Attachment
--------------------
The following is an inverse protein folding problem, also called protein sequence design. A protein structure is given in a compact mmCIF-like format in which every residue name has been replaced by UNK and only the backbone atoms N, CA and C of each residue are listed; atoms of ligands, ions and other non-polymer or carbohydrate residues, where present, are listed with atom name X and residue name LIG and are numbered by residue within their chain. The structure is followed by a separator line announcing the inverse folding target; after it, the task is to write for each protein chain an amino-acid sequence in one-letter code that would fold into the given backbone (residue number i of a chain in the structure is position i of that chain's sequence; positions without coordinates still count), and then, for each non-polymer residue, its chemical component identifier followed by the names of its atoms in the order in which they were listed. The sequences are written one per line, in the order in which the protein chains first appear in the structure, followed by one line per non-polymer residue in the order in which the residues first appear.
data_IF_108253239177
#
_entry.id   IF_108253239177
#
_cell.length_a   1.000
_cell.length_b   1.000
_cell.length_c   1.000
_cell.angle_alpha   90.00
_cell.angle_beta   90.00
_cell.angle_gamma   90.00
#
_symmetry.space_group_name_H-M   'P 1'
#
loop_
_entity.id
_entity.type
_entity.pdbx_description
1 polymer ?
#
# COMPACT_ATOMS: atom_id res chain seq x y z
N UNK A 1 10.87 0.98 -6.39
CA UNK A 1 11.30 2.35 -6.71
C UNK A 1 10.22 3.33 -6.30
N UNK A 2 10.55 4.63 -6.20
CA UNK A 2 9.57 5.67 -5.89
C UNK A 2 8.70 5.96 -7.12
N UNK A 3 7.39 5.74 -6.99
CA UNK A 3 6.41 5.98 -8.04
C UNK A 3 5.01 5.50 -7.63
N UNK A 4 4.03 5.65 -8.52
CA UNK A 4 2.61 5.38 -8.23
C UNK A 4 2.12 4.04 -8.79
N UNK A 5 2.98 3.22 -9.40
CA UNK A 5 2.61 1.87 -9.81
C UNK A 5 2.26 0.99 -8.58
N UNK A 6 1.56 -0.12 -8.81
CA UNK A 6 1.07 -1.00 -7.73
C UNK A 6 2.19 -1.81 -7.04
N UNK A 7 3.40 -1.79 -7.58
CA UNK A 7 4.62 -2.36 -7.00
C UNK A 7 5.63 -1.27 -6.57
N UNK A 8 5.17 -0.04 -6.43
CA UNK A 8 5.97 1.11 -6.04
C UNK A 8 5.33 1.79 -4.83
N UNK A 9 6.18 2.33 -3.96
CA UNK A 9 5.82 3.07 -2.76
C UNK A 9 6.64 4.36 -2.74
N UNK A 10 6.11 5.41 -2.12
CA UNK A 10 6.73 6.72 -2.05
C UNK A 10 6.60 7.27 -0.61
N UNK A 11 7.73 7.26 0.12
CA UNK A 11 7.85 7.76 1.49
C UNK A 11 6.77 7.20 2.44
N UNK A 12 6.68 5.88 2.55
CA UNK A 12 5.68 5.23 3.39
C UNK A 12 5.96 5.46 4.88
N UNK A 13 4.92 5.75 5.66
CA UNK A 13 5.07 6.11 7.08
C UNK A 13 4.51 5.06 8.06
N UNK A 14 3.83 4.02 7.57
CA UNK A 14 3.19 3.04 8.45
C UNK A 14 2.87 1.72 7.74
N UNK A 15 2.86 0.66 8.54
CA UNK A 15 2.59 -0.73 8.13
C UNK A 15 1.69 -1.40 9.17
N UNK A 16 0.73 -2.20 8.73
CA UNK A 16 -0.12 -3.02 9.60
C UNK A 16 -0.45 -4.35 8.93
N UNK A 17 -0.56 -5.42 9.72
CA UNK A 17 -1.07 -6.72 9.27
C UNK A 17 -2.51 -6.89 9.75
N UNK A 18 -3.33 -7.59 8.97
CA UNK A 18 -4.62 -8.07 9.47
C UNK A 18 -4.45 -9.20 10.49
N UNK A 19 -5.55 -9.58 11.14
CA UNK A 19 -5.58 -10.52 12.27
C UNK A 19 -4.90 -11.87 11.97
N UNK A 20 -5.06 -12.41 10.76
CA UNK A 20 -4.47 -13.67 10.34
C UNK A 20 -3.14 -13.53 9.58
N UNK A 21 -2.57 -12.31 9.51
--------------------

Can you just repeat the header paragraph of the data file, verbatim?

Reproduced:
The following is an inverse protein folding problem, also called protein sequence design. A protein structure is given in a compact mmCIF-like format in which every residue name has been replaced by UNK and only the backbone atoms N, CA and C of each residue are listed; atoms of ligands, ions and other non-polymer or carbohydrate residues, where present, are listed with atom name X and residue name LIG and are numbered by residue within their chain. The structure is followed by a separator line announcing the inverse folding target; after it, the task is to write for each protein chain an amino-acid sequence in one-letter code that would fold into the given backbone (residue number i of a chain in the structure is position i of that chain's sequence; positions without coordinates still count), and then, for each non-polymer residue, its chemical component identifier followed by the names of its atoms in the order in which they were listed. The sequences are written one per line, in the order in which the protein chains first appear in the structure, followed by one line per non-polymer residue in the order in which the residues first appear.